Corona in Amsterdam - an Experience From a 24-year Old
I suddenly find myself going on strolls through the park with friends, doing board games at home, or talking to my neighbours almost every morning from our balconies. It’s a weird situation. But thankfully for me, not necessarily a bad situation.
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In the first weeks of late-Jan, February, it was still far away. It’s ironic to think back of the disbelief me and my friends voiced to each other when the Chinese city of Wuhan, the first acknowledged epicenter of the Corona virus, was locked down completely.
Because then cases emerged in Iran, and then in Italy. And a few days later, the first Corona patients appeared in the Netherlands. Here the spread was accelerated (as far as we know) due to people massively going on skiing holidays in Italy, and the carnaval in our the Dutch province of Brabant, where a lot of people dress up to gather, drink beer and party together – the perfect place for a virus to spread. And now suddenly, we ourselves are in lockdown.
Since mid-March, all bars, restaurants and public spaces are closed. Except for supermarkets and food supply stores. We need to keep 1.5 meters distance (boy, for the rest of my life I will associate this number with Corona…). We can only go outside with 2 people in total, facing a fine of EUR 400 (which the police is ready to write out). On the beaches the police use drones, yes: DRONES, to vigilate if people are keeping their distance.
Amidst these turbulent times, I feel lucky enough to be doing quite well actually. Suddenly I find myself going on strolls through the park with friends (instead of going for a beer), doing board games at home (instead of going for a beer), or talking to my neighbours almost every morning from our balconies (instead of going for a.. no, I don’t do that in the mornings). It’s not necessarily better, but it’s different.
The government policy is not to fully control and lock down everything: but to pursue ‘controlled infection’ in which people will get sick, and thus also get immune, and we do not reach the ‘steep curve’ which everyone is so afraid of. The argument is that if we would lock ourselves up completely and not get sick, nobody would become resistant and in a few month’s time the virus could strike again.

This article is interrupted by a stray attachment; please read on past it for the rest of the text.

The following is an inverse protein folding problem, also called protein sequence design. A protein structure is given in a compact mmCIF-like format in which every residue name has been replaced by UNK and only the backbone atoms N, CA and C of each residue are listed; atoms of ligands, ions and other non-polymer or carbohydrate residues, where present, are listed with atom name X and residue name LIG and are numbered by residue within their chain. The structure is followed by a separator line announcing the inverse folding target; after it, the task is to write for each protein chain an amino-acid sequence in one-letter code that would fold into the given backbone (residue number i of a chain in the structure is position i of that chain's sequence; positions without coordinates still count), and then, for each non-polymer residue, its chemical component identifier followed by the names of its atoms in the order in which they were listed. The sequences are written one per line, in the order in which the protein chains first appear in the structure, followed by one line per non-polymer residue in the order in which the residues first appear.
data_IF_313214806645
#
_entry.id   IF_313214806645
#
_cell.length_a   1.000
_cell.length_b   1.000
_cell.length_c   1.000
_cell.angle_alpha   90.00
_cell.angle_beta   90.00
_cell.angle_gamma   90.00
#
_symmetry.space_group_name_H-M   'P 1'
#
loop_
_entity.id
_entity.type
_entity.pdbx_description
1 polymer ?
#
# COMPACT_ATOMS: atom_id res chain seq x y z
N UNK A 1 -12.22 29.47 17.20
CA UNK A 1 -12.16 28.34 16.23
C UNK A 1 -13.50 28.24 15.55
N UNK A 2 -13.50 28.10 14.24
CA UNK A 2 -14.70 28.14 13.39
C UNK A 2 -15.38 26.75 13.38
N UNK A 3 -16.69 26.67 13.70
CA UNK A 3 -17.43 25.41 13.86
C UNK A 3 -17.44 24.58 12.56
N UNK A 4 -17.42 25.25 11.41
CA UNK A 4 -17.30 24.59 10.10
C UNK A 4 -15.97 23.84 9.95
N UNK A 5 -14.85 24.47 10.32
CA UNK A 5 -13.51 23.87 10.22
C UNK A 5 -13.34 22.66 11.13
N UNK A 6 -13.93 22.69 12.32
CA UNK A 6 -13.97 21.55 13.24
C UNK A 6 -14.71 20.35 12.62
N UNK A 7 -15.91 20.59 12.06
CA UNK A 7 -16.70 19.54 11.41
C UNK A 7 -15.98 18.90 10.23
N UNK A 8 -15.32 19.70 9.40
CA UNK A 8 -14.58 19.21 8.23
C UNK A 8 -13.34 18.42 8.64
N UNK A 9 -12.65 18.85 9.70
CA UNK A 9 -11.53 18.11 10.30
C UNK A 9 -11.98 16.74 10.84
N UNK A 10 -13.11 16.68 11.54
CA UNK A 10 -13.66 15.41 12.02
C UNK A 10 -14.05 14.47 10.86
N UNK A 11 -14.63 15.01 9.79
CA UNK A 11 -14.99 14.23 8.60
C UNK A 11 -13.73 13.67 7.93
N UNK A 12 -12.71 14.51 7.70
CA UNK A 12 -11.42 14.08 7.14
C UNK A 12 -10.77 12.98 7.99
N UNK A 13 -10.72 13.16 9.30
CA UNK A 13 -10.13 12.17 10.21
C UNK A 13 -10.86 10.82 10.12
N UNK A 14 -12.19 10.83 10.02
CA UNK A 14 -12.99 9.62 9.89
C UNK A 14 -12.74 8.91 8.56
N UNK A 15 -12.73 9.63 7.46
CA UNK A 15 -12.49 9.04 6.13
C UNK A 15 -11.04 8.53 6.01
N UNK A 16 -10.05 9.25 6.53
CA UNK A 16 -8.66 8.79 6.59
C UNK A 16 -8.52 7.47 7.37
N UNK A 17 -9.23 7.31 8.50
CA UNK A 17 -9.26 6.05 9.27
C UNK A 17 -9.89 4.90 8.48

We have in total 2,400 Intensive Care beds available for Corona patients. As of April 8th, 1,400 of these beds are occupied and 2,200 people have died.
In the Netherlands there is not really a way to be sure if you have (or have had) the Corona virus. We are not tested for it, whereas this is happening in so many other countries. The reason is that there simply are not enough tests available.
Other than that I’m working from home everday now. I work as a sustainability consultant, and although I prefer working at the office MUCH MORE, I’m actually spending more time outside than if I had been in the office. I’m quite surprised that I also stick to the 1.5 meter rules quite faithfully. A reason might be the rather strange ‘dual nature’ of these Corona measures: keeping a distance is not only in my own interest of not getting sick; it’s also my responsibility not to get others sick. Corona seems to trigger both egoism and altruism.
It’s a weird situation. And I realize it must be a very difficult situation for many people. But thankfully for me, it's not necessarily a bad situation.
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